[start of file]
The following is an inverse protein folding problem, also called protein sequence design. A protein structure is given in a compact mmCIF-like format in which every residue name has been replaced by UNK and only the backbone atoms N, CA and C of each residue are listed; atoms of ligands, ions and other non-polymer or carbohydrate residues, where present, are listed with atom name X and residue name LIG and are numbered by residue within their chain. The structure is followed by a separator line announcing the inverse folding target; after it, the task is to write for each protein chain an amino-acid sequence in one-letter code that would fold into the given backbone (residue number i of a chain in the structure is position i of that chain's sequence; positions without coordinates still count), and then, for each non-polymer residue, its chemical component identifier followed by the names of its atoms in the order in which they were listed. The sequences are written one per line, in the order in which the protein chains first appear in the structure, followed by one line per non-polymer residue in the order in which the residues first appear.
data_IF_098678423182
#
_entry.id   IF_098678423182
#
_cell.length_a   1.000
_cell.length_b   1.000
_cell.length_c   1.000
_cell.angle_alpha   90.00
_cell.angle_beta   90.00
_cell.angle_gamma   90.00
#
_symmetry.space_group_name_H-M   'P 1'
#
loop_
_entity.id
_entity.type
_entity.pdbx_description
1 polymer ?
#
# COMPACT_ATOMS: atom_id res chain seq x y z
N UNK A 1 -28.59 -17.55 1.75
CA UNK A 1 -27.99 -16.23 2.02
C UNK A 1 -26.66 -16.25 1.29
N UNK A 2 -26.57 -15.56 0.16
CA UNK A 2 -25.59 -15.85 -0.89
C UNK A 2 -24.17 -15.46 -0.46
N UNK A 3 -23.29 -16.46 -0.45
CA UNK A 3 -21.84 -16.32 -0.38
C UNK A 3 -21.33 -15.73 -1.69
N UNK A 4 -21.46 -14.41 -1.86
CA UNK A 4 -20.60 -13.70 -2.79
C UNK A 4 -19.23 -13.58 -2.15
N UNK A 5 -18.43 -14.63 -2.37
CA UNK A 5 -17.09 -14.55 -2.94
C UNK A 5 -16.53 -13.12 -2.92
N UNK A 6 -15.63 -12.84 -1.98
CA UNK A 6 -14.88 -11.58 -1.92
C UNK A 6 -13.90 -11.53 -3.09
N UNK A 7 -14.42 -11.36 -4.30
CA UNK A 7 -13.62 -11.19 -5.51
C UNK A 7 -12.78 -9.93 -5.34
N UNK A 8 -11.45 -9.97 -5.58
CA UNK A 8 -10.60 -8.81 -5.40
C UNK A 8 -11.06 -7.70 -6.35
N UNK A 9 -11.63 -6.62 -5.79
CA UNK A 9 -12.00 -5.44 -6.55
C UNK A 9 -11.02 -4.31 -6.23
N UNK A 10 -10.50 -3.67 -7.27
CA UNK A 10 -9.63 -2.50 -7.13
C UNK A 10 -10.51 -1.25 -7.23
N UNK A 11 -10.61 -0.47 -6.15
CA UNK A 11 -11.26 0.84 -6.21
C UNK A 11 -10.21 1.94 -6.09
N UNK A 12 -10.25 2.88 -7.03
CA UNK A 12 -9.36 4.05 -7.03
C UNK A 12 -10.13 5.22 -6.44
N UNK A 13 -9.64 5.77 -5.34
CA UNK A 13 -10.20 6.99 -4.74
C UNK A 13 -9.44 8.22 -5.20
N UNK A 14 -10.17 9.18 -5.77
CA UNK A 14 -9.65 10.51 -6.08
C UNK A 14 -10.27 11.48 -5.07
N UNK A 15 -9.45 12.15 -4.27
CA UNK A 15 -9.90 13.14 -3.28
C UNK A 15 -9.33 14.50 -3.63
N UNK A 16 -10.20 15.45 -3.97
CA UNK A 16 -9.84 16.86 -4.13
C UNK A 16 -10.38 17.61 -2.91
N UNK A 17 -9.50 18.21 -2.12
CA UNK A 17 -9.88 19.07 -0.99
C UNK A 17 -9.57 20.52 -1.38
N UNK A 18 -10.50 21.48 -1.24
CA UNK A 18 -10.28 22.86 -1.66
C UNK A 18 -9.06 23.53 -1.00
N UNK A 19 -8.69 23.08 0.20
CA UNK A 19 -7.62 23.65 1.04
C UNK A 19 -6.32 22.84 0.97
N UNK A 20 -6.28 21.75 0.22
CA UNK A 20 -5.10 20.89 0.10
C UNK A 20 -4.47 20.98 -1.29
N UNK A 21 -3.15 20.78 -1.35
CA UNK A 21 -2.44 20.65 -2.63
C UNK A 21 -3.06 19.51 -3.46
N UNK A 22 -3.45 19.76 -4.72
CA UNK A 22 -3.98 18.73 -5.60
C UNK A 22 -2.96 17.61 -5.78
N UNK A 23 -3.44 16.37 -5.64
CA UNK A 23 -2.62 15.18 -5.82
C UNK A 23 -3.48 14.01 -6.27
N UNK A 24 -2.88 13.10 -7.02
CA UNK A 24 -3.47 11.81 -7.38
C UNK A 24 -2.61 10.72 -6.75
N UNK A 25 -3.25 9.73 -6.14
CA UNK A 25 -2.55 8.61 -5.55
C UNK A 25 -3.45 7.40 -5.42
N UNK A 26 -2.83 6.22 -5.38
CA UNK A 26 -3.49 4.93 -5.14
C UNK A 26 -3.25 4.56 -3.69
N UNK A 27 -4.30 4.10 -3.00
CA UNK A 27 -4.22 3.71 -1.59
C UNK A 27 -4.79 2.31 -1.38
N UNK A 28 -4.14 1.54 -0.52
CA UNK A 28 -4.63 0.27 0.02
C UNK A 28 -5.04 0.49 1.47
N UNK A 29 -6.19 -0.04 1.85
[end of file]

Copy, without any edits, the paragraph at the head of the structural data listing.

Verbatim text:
The following is an inverse protein folding problem, also called protein sequence design. A protein structure is given in a compact mmCIF-like format in which every residue name has been replaced by UNK and only the backbone atoms N, CA and C of each residue are listed; atoms of ligands, ions and other non-polymer or carbohydrate residues, where present, are listed with atom name X and residue name LIG and are numbered by residue within their chain. The structure is followed by a separator line announcing the inverse folding target; after it, the task is to write for each protein chain an amino-acid sequence in one-letter code that would fold into the given backbone (residue number i of a chain in the structure is position i of that chain's sequence; positions without coordinates still count), and then, for each non-polymer residue, its chemical component identifier followed by the names of its atoms in the order in which they were listed. The sequences are written one per line, in the order in which the protein chains first appear in the structure, followed by one line per non-polymer residue in the order in which the residues first appear.